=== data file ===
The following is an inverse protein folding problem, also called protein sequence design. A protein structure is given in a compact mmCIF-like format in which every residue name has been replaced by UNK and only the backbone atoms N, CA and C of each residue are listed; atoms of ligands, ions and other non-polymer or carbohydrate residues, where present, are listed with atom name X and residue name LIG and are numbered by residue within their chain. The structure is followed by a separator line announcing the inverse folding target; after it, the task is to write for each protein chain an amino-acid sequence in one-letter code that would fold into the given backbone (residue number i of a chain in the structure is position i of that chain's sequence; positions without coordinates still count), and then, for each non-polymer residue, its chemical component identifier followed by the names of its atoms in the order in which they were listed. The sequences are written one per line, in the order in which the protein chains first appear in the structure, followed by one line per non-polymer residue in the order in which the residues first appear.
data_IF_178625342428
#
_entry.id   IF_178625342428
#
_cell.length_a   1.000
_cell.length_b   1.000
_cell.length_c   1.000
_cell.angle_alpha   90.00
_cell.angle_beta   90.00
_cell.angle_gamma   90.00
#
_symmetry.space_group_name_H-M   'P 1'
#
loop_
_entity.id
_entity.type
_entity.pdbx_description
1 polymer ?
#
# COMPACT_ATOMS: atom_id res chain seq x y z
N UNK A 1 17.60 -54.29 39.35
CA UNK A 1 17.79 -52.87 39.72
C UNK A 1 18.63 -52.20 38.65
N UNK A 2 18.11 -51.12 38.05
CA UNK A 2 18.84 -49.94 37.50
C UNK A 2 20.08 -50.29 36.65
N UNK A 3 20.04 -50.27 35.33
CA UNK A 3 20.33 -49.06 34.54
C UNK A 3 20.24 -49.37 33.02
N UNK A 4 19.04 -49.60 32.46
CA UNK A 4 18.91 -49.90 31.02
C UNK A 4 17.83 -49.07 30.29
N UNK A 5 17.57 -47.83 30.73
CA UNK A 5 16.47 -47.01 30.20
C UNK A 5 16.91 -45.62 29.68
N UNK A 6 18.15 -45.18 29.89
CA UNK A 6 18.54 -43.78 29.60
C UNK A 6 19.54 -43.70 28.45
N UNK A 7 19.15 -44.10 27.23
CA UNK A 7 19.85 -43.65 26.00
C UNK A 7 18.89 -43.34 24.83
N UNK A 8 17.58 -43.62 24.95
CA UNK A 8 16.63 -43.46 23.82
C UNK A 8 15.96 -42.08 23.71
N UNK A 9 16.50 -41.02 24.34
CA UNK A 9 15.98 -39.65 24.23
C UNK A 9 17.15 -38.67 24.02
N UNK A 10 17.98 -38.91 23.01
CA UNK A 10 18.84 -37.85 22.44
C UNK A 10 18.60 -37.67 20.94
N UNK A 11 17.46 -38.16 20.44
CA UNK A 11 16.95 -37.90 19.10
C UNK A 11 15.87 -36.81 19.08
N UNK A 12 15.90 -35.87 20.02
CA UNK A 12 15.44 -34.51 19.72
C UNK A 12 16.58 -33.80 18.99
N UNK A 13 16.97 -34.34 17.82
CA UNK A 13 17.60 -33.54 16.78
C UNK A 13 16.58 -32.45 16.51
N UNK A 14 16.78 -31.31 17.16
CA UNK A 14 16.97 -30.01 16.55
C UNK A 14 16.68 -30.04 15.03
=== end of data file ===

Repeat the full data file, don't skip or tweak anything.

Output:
The following is an inverse protein folding problem, also called protein sequence design. A protein structure is given in a compact mmCIF-like format in which every residue name has been replaced by UNK and only the backbone atoms N, CA and C of each residue are listed; atoms of ligands, ions and other non-polymer or carbohydrate residues, where present, are listed with atom name X and residue name LIG and are numbered by residue within their chain. The structure is followed by a separator line announcing the inverse folding target; after it, the task is to write for each protein chain an amino-acid sequence in one-letter code that would fold into the given backbone (residue number i of a chain in the structure is position i of that chain's sequence; positions without coordinates still count), and then, for each non-polymer residue, its chemical component identifier followed by the names of its atoms in the order in which they were listed. The sequences are written one per line, in the order in which the protein chains first appear in the structure, followed by one line per non-polymer residue in the order in which the residues first appear.
data_IF_178625342428
#
_entry.id   IF_178625342428
#
_cell.length_a   1.000
_cell.length_b   1.000
_cell.length_c   1.000
_cell.angle_alpha   90.00
_cell.angle_beta   90.00
_cell.angle_gamma   90.00
#
_symmetry.space_group_name_H-M   'P 1'
#
loop_
_entity.id
_entity.type
_entity.pdbx_description
1 polymer ?
#
# COMPACT_ATOMS: atom_id res chain seq x y z
N UNK A 1 17.60 -54.29 39.35
CA UNK A 1 17.79 -52.87 39.72
C UNK A 1 18.63 -52.20 38.65
N UNK A 2 18.11 -51.12 38.05
CA UNK A 2 18.84 -49.94 37.50
C UNK A 2 20.08 -50.29 36.65
N UNK A 3 20.04 -50.27 35.33
CA UNK A 3 20.33 -49.06 34.54
C UNK A 3 20.24 -49.37 33.02
N UNK A 4 19.04 -49.60 32.46
CA UNK A 4 18.91 -49.90 31.02
C UNK A 4 17.83 -49.07 30.29
N UNK A 5 17.57 -47.83 30.73
CA UNK A 5 16.47 -47.01 30.20
C UNK A 5 16.91 -45.62 29.68
N UNK A 6 18.15 -45.18 29.89
CA UNK A 6 18.54 -43.78 29.60
C UNK A 6 19.54 -43.70 28.45
N UNK A 7 19.15 -44.10 27.23
CA UNK A 7 19.85 -43.65 26.00
C UNK A 7 18.89 -43.34 24.83
N UNK A 8 17.58 -43.62 24.95
CA UNK A 8 16.63 -43.46 23.82
C UNK A 8 15.96 -42.08 23.71
N UNK A 9 16.50 -41.02 24.34
CA UNK A 9 15.98 -39.65 24.23
C UNK A 9 17.15 -38.67 24.02
N UNK A 10 17.98 -38.91 23.01
CA UNK A 10 18.84 -37.85 22.44
C UNK A 10 18.60 -37.67 20.94
N UNK A 11 17.46 -38.16 20.44
CA UNK A 11 16.95 -37.90 19.10
C UNK A 11 15.87 -36.81 19.08
N UNK A 12 15.90 -35.87 20.02
CA UNK A 12 15.44 -34.51 19.72
C UNK A 12 16.58 -33.80 18.99
N UNK A 13 16.97 -34.34 17.82
CA UNK A 13 17.60 -33.54 16.78
C UNK A 13 16.58 -32.45 16.51
N UNK A 14 16.78 -31.31 17.16
CA UNK A 14 16.97 -30.01 16.55
C UNK A 14 16.68 -30.04 15.03